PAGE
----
Jack and Jude Binder finally cast off on their long-awaited cruise.
Big day for the first one back at work. Slipped out the Richmond River just after dawn with a zephyr from the north. Slippery slide over the bar then wing and wing while the northerly found its strength. Forty miles later, full main and too much headsail poled out, Banyandah was rather hard to control. But the Clarence River breakwall was in sight and rather than struggle with slab reefing the main down a couple of reefs, we laboured harder at the helm and closed the white water fronting the bar doing something like eight plus knots. That's got to be hull speed.
This all started yesterday morning, Sunday, when six months of land-bound living changed in an eye-blink, the time it took to cast free our mooring lines. Suddenly we were sailors once again even though we'd not been on the water since tying our lady to the jetty. Sure, we'd done our maintenance and improvements, but somewhere in that time lost our sea-legs and a bit of physical fitness. Soft hands, lily-white skin and tender feet.
We only went as far as Mobbs Bay on the Sunday, a cyclone hole near the river mouth that's also a weekend favourite for speed boats zooming round towing yelping kiddies on inflatable rings. While Jude dove under to scrape barnacles out through hull fittings and off the prop, I tried to coax Mr Aries to work freely again.
Remember last month's westerlies? Carried heaps of dust that solidified Mr Aries innards and locked up my really poorly made Maxwell sheet winches. Too many dissimilar metals makes them phiz into one non-moving lump. Normally I use olive oil to lubricate the Aries as it doesn't emulsify with water, but this time I used a light 3 in 1 oil hoping it'll do the trick. Poor old gizmo has done so many miles since we put it on in Malaysia, and that would have been 1978! Ol' Nick Franklin designed a great device.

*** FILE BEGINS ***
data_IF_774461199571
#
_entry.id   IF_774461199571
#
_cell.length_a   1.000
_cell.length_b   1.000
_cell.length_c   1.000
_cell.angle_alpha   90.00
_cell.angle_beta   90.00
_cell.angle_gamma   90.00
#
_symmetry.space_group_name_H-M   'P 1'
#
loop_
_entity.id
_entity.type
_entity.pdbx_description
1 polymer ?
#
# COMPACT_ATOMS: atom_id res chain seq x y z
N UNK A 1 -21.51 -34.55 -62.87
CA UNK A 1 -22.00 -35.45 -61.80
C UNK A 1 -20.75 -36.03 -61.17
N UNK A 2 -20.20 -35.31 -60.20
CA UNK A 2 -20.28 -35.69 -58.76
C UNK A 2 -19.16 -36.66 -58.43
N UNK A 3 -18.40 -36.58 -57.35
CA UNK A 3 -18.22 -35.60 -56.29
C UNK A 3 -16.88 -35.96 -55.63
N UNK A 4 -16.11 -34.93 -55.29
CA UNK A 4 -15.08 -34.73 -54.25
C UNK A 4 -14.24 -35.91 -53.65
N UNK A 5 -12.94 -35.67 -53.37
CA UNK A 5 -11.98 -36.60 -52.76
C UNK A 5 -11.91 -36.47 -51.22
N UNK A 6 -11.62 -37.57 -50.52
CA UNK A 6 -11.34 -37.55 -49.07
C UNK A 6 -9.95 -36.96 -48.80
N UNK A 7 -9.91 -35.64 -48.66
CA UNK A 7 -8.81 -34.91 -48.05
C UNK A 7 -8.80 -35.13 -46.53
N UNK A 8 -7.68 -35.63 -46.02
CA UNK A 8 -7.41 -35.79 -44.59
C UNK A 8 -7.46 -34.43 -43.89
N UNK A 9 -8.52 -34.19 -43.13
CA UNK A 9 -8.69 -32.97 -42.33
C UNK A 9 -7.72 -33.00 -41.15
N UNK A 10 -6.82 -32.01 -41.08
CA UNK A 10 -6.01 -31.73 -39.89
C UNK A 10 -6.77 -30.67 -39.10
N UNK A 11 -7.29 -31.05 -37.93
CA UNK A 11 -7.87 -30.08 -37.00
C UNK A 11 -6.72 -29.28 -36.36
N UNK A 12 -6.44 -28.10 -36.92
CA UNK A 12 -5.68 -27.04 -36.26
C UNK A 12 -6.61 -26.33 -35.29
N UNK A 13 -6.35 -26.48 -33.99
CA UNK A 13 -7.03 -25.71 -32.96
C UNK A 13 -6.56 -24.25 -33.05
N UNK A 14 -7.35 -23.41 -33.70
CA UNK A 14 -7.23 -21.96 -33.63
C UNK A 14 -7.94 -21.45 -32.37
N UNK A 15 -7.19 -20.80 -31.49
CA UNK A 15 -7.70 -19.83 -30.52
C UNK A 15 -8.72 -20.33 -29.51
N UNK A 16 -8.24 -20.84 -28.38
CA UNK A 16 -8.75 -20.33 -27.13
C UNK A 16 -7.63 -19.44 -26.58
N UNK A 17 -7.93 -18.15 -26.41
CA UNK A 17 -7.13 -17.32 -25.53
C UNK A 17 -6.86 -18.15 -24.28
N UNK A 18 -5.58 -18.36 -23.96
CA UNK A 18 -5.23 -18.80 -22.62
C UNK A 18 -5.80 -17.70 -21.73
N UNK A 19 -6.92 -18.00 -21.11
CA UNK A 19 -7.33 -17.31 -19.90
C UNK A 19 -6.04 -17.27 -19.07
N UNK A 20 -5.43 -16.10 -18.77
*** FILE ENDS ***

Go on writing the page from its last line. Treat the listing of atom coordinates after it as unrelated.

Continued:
What's also amazing is how well our first day back at work went after six months of easy living. And while alone with the ocean today, I got to thinking why that is and concluded it comes does to having systems in place. A system for raising the anchor, one for raising the main, another for guiding the vessel in tricky situations, even one for flushing the dunny. In our first years, we hadn't a clue who should do what, or what should be done first. And that caused so many panicky situations that we yelled at each other and got agitated which only made things much worse. Now, we know.
Jude drives the boat so I'm free to look out and assess where best to go. That also leaves me free to do the sail work. From the helm, she tends the sheets when we raise sail and when they come home to rest. At other times, she tails while I crank to where I want them. So, if you're just starting out. Put your partner or crew on the helm and leave yourself free to see what's ahead. And practice.
When I delivered vessel for a living, if we used a new crew, training them was the first thing we'd do. Tack, reef, hove to, MOB, everything normal to our trade would be practiced so the crew knew just what to expect, and what was expected. No-one on my ships ever changed a thing without first asking me even if they had to wake me from a deep sleep. That's still the case.
So, we raced in to Iluka for the night. Tomorrow will be a duplicate of today so we'll be off for a 60-mile day-sail. Probably get to Coffs late, no worries getting in at night. Anchor off the jetty, but I think we'd better reef down this time just to make the passage less rocky-roly. Gosh, do hope we catch a nice fish. Ciao.